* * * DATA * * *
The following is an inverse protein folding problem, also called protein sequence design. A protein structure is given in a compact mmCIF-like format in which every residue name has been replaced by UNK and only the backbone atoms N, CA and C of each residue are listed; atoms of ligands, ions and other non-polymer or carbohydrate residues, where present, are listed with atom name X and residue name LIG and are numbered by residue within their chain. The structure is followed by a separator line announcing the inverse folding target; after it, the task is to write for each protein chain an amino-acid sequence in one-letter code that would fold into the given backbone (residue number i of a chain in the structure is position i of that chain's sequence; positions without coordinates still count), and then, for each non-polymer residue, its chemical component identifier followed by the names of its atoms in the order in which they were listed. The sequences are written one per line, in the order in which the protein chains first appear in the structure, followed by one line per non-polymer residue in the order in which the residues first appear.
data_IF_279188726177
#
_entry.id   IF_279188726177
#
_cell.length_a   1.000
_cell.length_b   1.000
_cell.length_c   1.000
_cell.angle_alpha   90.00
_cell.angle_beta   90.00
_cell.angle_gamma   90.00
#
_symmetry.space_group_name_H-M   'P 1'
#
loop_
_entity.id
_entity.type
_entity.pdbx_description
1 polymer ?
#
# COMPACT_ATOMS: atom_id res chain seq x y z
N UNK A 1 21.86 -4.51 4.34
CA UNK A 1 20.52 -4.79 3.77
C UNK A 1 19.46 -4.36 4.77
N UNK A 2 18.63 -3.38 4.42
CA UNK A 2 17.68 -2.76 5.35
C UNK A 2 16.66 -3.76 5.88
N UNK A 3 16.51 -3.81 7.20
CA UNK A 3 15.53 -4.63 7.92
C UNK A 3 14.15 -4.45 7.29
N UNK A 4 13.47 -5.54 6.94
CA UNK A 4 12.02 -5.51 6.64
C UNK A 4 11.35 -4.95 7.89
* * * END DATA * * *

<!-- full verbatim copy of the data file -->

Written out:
The following is an inverse protein folding problem, also called protein sequence design. A protein structure is given in a compact mmCIF-like format in which every residue name has been replaced by UNK and only the backbone atoms N, CA and C of each residue are listed; atoms of ligands, ions and other non-polymer or carbohydrate residues, where present, are listed with atom name X and residue name LIG and are numbered by residue within their chain. The structure is followed by a separator line announcing the inverse folding target; after it, the task is to write for each protein chain an amino-acid sequence in one-letter code that would fold into the given backbone (residue number i of a chain in the structure is position i of that chain's sequence; positions without coordinates still count), and then, for each non-polymer residue, its chemical component identifier followed by the names of its atoms in the order in which they were listed. The sequences are written one per line, in the order in which the protein chains first appear in the structure, followed by one line per non-polymer residue in the order in which the residues first appear.
data_IF_279188726177
#
_entry.id   IF_279188726177
#
_cell.length_a   1.000
_cell.length_b   1.000
_cell.length_c   1.000
_cell.angle_alpha   90.00
_cell.angle_beta   90.00
_cell.angle_gamma   90.00
#
_symmetry.space_group_name_H-M   'P 1'
#
loop_
_entity.id
_entity.type
_entity.pdbx_description
1 polymer ?
#
# COMPACT_ATOMS: atom_id res chain seq x y z
N UNK A 1 21.86 -4.51 4.34
CA UNK A 1 20.52 -4.79 3.77
C UNK A 1 19.46 -4.36 4.77
N UNK A 2 18.63 -3.38 4.42
CA UNK A 2 17.68 -2.76 5.35
C UNK A 2 16.66 -3.76 5.88
N UNK A 3 16.51 -3.81 7.20
CA UNK A 3 15.53 -4.63 7.92
C UNK A 3 14.15 -4.45 7.29
N UNK A 4 13.47 -5.54 6.94
CA UNK A 4 12.02 -5.51 6.64
C UNK A 4 11.35 -4.95 7.89